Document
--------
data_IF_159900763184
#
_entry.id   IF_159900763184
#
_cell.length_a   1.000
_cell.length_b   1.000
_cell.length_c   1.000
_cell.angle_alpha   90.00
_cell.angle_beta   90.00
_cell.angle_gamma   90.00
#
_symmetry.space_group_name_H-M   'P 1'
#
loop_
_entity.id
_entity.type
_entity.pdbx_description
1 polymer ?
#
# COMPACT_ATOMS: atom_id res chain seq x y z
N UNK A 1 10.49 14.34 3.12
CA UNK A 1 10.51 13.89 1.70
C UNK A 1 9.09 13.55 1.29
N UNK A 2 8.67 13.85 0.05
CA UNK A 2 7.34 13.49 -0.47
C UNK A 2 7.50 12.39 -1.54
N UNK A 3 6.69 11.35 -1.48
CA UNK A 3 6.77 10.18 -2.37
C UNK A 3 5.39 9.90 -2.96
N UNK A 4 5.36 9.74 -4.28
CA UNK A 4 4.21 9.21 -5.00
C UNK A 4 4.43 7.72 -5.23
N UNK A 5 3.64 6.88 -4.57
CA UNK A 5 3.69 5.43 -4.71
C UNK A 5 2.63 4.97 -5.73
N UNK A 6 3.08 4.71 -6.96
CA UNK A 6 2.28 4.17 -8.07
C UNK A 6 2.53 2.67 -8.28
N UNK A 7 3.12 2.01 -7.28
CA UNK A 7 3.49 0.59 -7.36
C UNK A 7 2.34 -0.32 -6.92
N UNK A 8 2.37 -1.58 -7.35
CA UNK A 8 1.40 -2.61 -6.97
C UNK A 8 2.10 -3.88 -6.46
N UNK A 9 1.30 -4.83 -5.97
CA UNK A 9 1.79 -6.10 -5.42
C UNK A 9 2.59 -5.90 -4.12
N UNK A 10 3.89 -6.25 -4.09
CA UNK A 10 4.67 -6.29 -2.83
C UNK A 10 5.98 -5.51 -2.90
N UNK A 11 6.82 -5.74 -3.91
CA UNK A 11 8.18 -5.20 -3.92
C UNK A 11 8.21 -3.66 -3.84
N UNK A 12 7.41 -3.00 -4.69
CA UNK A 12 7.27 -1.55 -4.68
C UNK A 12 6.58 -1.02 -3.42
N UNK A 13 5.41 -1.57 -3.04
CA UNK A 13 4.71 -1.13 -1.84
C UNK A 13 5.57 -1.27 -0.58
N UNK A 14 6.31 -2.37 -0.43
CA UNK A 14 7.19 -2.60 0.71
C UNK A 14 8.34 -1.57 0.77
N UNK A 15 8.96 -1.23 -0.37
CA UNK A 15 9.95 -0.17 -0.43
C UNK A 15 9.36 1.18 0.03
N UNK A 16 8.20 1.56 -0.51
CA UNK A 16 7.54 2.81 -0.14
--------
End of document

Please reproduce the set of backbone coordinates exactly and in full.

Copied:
data_IF_159900763184
#
_entry.id   IF_159900763184
#
_cell.length_a   1.000
_cell.length_b   1.000
_cell.length_c   1.000
_cell.angle_alpha   90.00
_cell.angle_beta   90.00
_cell.angle_gamma   90.00
#
_symmetry.space_group_name_H-M   'P 1'
#
loop_
_entity.id
_entity.type
_entity.pdbx_description
1 polymer ?
#
# COMPACT_ATOMS: atom_id res chain seq x y z
N UNK A 1 10.49 14.34 3.12
CA UNK A 1 10.51 13.89 1.70
C UNK A 1 9.09 13.55 1.29
N UNK A 2 8.67 13.85 0.05
CA UNK A 2 7.34 13.49 -0.47
C UNK A 2 7.50 12.39 -1.54
N UNK A 3 6.69 11.35 -1.48
CA UNK A 3 6.77 10.18 -2.37
C UNK A 3 5.39 9.90 -2.96
N UNK A 4 5.36 9.74 -4.28
CA UNK A 4 4.21 9.21 -5.00
C UNK A 4 4.43 7.72 -5.23
N UNK A 5 3.64 6.88 -4.57
CA UNK A 5 3.69 5.43 -4.71
C UNK A 5 2.63 4.97 -5.73
N UNK A 6 3.08 4.71 -6.96
CA UNK A 6 2.28 4.17 -8.07
C UNK A 6 2.53 2.67 -8.28
N UNK A 7 3.12 2.01 -7.28
CA UNK A 7 3.49 0.59 -7.36
C UNK A 7 2.34 -0.32 -6.92
N UNK A 8 2.37 -1.58 -7.35
CA UNK A 8 1.40 -2.61 -6.97
C UNK A 8 2.10 -3.88 -6.46
N UNK A 9 1.30 -4.83 -5.97
CA UNK A 9 1.79 -6.10 -5.42
C UNK A 9 2.59 -5.90 -4.12
N UNK A 10 3.89 -6.25 -4.09
CA UNK A 10 4.67 -6.29 -2.83
C UNK A 10 5.98 -5.51 -2.90
N UNK A 11 6.82 -5.74 -3.91
CA UNK A 11 8.18 -5.20 -3.92
C UNK A 11 8.21 -3.66 -3.84
N UNK A 12 7.41 -3.00 -4.69
CA UNK A 12 7.27 -1.55 -4.68
C UNK A 12 6.58 -1.02 -3.42
N UNK A 13 5.41 -1.57 -3.04
CA UNK A 13 4.71 -1.13 -1.84
C UNK A 13 5.57 -1.27 -0.58
N UNK A 14 6.31 -2.37 -0.43
CA UNK A 14 7.19 -2.60 0.71
C UNK A 14 8.34 -1.57 0.77
N UNK A 15 8.96 -1.23 -0.37
CA UNK A 15 9.95 -0.17 -0.43
C UNK A 15 9.36 1.18 0.03
N UNK A 16 8.20 1.56 -0.51
CA UNK A 16 7.54 2.81 -0.14